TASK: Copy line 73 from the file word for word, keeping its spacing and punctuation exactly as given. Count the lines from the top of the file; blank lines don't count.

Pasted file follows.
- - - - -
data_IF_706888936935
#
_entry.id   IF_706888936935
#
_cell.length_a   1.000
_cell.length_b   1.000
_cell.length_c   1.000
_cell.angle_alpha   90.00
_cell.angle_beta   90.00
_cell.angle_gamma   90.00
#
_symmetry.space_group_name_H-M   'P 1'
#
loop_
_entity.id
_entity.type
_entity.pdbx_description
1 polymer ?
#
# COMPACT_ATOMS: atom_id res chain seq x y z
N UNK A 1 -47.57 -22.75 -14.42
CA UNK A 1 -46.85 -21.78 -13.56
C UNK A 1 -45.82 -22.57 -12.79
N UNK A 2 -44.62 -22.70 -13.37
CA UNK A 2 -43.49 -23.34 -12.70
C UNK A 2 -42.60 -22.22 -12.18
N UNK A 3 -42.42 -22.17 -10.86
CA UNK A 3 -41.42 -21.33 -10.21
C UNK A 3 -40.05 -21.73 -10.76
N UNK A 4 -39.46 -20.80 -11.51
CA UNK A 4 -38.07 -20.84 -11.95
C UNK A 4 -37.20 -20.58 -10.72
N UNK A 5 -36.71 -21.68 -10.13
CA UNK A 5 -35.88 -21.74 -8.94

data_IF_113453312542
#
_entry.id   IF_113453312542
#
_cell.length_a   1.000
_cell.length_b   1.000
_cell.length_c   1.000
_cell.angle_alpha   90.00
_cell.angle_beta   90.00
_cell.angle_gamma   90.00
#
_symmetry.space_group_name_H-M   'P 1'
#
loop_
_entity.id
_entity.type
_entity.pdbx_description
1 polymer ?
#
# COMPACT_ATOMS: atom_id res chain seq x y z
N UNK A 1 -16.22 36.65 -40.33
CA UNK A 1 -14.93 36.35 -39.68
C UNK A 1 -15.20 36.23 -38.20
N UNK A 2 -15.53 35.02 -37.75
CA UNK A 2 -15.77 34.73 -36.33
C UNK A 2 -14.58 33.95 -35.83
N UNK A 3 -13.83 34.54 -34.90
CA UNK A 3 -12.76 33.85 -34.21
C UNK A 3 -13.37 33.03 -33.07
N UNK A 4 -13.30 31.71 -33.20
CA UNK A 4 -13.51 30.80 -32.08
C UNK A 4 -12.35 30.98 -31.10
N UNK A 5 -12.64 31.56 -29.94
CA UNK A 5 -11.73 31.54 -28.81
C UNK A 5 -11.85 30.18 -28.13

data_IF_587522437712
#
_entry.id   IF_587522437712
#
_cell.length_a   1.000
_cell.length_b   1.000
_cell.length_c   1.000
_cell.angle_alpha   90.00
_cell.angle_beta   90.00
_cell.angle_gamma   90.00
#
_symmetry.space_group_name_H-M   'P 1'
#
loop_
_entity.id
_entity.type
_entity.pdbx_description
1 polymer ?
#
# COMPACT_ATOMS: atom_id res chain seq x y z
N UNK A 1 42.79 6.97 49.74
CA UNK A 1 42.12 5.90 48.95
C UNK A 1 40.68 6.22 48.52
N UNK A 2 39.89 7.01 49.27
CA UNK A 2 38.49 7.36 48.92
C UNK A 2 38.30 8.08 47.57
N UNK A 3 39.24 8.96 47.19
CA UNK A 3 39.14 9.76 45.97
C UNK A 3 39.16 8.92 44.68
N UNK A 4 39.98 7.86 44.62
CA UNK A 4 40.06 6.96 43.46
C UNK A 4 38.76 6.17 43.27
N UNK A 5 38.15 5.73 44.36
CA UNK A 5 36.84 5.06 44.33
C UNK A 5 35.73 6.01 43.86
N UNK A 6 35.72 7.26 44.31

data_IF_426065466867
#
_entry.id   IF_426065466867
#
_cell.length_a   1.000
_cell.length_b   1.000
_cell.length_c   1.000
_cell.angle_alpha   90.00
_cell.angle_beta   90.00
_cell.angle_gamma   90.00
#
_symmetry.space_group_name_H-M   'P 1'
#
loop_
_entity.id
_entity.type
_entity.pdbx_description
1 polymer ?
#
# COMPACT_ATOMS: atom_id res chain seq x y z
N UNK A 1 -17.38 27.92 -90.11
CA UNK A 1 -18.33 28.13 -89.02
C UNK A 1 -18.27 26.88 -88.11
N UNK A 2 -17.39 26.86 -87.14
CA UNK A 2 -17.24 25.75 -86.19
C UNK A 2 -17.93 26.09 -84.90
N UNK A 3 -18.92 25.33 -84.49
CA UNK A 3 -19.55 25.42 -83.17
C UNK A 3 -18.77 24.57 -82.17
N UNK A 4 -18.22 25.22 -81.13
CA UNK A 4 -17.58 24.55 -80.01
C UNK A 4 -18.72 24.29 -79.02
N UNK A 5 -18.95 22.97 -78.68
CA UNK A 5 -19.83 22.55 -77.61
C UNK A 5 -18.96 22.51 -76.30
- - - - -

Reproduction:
#